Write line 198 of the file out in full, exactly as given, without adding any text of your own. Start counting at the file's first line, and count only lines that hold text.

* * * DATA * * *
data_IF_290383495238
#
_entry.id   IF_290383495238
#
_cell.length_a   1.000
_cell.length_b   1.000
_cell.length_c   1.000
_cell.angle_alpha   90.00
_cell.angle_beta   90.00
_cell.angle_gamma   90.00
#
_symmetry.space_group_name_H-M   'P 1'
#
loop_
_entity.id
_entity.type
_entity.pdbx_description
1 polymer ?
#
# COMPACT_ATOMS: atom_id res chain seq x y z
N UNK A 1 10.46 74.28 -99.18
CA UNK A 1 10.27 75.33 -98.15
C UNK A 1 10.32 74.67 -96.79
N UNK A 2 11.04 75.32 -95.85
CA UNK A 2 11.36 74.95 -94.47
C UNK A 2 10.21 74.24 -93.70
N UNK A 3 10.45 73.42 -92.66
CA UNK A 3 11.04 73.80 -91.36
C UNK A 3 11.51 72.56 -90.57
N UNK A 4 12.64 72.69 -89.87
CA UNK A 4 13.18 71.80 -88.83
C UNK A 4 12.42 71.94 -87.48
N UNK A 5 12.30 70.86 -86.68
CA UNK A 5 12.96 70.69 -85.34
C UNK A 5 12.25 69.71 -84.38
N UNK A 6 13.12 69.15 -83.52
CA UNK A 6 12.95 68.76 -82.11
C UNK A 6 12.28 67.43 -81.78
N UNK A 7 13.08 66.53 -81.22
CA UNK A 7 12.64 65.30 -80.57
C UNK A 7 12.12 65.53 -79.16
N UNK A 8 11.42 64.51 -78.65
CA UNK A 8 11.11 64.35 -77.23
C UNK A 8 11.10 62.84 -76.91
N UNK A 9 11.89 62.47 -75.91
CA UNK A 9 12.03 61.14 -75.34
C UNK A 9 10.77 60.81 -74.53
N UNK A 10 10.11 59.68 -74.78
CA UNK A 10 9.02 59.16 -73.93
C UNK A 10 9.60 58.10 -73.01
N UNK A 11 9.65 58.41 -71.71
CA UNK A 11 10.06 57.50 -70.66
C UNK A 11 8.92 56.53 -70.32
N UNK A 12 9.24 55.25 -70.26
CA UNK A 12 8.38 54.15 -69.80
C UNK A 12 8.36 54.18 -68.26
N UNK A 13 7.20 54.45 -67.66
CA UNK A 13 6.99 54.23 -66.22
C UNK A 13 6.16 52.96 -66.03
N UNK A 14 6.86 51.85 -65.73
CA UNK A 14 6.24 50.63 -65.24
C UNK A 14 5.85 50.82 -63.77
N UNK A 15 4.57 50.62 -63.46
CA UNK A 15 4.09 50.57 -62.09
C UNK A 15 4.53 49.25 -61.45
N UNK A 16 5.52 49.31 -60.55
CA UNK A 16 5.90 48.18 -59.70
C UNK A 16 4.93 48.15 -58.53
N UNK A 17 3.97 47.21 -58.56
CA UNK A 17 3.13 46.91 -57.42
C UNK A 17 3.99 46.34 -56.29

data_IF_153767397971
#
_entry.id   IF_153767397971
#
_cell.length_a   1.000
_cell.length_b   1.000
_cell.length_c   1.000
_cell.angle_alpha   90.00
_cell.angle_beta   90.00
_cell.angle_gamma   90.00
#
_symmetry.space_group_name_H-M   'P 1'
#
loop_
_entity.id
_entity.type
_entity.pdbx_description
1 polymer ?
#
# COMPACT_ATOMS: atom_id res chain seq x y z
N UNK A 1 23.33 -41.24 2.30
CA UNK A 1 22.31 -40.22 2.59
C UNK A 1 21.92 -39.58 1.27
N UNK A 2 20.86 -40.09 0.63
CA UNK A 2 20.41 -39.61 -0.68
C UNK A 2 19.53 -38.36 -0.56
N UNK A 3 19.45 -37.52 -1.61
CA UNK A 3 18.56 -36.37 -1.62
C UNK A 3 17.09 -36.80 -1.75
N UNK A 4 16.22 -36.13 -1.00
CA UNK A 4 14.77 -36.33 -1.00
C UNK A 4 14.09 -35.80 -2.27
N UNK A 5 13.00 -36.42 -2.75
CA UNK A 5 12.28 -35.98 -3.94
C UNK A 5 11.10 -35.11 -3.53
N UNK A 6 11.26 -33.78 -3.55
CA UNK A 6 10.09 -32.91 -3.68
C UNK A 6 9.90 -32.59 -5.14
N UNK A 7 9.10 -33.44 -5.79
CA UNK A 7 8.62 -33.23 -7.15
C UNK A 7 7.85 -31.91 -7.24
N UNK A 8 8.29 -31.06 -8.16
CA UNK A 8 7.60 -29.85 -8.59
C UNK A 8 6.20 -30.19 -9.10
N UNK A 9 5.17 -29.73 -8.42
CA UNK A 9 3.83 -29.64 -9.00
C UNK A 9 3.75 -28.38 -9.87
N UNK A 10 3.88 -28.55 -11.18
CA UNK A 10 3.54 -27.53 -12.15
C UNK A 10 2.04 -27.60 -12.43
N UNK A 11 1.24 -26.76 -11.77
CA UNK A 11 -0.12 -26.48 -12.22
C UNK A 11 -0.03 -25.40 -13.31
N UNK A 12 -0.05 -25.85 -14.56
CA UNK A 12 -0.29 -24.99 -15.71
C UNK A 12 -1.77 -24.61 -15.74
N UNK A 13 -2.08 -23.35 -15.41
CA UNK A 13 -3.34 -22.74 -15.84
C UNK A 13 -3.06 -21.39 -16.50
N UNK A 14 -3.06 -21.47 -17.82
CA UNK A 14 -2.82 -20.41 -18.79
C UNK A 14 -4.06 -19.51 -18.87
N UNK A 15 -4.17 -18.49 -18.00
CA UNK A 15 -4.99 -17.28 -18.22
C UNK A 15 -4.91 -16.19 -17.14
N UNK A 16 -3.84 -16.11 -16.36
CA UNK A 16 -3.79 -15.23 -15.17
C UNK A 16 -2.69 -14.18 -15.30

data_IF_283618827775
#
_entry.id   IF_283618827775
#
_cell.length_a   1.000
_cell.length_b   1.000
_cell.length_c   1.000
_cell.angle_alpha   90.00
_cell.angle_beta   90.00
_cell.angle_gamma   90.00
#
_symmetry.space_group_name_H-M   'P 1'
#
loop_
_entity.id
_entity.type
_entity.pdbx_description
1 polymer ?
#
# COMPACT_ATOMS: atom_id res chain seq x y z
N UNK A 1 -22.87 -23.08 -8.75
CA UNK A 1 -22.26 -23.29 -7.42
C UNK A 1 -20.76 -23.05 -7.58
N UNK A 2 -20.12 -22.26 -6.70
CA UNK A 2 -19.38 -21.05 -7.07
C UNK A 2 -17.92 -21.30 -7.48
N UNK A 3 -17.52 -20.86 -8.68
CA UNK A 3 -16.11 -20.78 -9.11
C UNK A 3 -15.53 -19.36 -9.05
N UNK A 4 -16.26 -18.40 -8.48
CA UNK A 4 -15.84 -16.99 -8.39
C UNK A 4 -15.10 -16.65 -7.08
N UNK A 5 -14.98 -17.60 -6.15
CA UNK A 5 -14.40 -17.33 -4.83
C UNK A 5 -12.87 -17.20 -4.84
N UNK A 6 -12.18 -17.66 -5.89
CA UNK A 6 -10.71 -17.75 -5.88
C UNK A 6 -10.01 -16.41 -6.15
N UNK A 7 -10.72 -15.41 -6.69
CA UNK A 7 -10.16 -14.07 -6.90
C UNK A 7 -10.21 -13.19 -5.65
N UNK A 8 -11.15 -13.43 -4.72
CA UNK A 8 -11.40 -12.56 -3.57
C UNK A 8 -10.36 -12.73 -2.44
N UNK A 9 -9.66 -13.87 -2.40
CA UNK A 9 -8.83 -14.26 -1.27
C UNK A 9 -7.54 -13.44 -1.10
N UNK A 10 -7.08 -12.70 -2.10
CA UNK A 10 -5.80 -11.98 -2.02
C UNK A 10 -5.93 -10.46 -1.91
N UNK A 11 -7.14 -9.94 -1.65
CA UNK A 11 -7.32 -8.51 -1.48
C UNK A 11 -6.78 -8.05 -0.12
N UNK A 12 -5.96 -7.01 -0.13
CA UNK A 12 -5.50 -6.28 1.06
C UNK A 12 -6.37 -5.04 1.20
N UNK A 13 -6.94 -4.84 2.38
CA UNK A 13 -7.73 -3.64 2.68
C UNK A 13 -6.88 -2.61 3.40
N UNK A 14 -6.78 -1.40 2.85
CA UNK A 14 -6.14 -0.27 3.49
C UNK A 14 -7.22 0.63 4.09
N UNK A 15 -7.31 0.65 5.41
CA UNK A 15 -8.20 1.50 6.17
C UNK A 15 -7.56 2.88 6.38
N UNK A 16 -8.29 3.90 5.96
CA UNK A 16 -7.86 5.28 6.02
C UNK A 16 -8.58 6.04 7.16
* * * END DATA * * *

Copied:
C UNK A 13 -6.88 -2.61 3.40